That's our Zim.
"I'm honest," Zimmer said told Pete Prisco with CBSSports.com. "If they ask me something, I will tell them. I also think there's a reputation that people have about me after seeing us on Hard Knocks. They saw me cursing out guys and all that stuff. But I am not like that anywhere outside of in this locker room or in our rooms or on the field. I am never that way when I deal with people in the building."
Zimmer, also a candidate in Tampa Bay and eventually losing out to Rutgers head coach Greg Schiano, still has the desire to become a head coach but he told Don Banks with Sports Illustrated last year that he's growing frustrated.
"It's still alive, but sometimes you get frustrated over the course of time. I go back and think about what they said about Tony Dungy and guys like that. You kind of wonder sometimes, like what else can I do? What does it take? You wonder why some guys get interviewed or get a job over you, but you just end up going with it, and still keep hoping for that opportunity to run your own team.
"All I can do is say, 'Here's what I've done, this is my track record, and this is my reputation as a coach.' I'm a coach who can get a good nucleus of guys and make them into a good team, I think. With this team, we probably have a little more talent than we did in 2009, but these guys are still kind of jelling a little bit, because we added so many new guys with this crew. But hopefully, if we continue to go from here, maybe by the end of the year I'll feel like this is the best thing I've done."
Earlier this month, Zimmer expounded to Joe Reedy of the Cincinnati Enquirer:
“Honestly, I don’t listen to that stuff anymore. Honest to God’s truth,” Zimmer said, via Joe Reedy of the Cincinnati Enquirer. “I’ve had for so many years people say, ‘This is your year.’ Then at the end of the year for about three days I’m totally depressed because I see this guy get a job, that guy get a job, that guy get a job. So it’s in my best interest not to think about it, talk about it and just try to do the best job I can because I’m like (everybody else), I get disappointed too.”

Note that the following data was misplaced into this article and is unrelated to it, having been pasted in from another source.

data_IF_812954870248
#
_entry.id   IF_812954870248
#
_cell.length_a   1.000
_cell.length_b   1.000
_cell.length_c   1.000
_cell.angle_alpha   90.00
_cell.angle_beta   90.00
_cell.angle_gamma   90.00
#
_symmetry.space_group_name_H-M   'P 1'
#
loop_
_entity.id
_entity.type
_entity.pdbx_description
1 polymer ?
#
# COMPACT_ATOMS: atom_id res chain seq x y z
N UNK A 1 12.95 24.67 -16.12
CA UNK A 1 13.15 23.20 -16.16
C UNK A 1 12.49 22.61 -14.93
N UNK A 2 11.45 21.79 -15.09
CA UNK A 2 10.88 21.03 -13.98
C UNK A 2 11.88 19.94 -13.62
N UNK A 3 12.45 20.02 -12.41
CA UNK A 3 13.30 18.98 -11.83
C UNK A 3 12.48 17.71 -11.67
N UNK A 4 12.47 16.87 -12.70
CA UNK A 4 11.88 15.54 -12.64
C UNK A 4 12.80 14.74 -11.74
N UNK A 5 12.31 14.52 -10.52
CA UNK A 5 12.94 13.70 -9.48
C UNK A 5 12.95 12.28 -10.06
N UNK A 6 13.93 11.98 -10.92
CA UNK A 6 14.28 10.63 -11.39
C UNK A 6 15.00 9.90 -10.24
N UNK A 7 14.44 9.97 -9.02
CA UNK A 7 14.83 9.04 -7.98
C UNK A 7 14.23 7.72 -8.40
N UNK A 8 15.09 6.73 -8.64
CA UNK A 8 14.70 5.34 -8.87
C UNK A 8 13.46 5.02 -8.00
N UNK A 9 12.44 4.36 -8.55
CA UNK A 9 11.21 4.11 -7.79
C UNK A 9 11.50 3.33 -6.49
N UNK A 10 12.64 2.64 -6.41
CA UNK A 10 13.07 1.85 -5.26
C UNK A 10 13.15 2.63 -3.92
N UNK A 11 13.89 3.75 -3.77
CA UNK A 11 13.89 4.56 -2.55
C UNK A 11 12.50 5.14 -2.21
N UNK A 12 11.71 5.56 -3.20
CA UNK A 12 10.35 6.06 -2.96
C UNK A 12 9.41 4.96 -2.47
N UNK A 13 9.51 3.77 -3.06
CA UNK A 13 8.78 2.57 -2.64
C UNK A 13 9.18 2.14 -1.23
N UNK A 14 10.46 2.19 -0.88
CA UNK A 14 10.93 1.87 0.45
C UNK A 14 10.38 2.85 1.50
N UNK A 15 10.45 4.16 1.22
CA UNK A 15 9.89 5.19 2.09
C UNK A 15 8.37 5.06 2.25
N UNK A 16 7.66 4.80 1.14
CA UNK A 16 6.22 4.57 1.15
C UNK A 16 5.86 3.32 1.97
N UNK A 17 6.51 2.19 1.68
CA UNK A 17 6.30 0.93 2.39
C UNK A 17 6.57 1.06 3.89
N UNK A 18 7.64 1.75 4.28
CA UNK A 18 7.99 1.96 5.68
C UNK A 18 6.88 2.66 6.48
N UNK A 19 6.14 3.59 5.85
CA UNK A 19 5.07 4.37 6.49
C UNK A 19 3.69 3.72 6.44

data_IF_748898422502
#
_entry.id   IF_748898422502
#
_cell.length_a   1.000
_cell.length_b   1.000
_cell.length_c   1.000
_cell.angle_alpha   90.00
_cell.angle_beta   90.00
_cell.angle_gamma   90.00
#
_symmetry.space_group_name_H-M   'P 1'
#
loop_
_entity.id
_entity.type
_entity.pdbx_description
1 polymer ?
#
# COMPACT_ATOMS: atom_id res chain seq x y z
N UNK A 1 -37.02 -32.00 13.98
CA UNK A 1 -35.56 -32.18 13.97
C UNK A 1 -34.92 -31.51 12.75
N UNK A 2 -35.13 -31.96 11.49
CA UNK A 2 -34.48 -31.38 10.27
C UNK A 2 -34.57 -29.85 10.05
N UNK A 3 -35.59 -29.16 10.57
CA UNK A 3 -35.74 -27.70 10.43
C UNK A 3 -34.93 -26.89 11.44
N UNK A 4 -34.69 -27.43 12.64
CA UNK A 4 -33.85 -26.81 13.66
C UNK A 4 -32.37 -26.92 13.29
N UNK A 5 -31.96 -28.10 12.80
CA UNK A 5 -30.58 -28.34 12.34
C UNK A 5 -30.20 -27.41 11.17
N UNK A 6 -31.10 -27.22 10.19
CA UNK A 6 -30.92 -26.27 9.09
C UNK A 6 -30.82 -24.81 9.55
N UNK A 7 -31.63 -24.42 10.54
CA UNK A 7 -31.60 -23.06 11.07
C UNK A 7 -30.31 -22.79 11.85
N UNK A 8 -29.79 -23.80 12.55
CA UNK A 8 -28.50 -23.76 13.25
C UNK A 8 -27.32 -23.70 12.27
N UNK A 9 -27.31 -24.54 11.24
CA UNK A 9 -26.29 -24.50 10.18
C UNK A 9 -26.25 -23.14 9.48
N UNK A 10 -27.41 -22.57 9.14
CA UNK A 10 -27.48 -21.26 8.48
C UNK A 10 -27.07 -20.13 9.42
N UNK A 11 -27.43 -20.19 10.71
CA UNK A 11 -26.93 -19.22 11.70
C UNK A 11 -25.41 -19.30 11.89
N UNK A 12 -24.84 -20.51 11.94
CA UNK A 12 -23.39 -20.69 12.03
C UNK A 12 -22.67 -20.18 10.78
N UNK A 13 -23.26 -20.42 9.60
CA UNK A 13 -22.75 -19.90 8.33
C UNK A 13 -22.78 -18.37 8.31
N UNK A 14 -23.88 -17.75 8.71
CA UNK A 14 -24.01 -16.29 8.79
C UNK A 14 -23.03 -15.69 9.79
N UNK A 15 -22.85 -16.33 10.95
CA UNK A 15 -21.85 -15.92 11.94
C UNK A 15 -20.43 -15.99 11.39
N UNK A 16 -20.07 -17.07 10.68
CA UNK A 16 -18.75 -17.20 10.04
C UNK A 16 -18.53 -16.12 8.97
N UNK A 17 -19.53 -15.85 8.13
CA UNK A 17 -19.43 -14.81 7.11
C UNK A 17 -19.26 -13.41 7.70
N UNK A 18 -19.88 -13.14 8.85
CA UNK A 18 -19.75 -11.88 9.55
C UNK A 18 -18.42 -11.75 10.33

In three of the last four years, Zimmer's defense in Cincinnati finished the season in the top-seven.
It's entirely possible that both leave Cincinnati to receive a well-deserved head coaching promotion.
As it stands there's seven spots available (possibly more later) and their names have already surfaced with Gruden being mentioned in Buffalo and Philadelphia. However in most cases right now there are tiers of candidates around the NFL with college coaches becoming the popular glow sticks, followed by the hot coordinators of the season; of which Gruden and Zimmer may or may not be categorized as right now. Most, if not all, mentions are merely due-diligence to formulate candidates list and everything involving Cincinnati's coordinators are mostly based on rumor.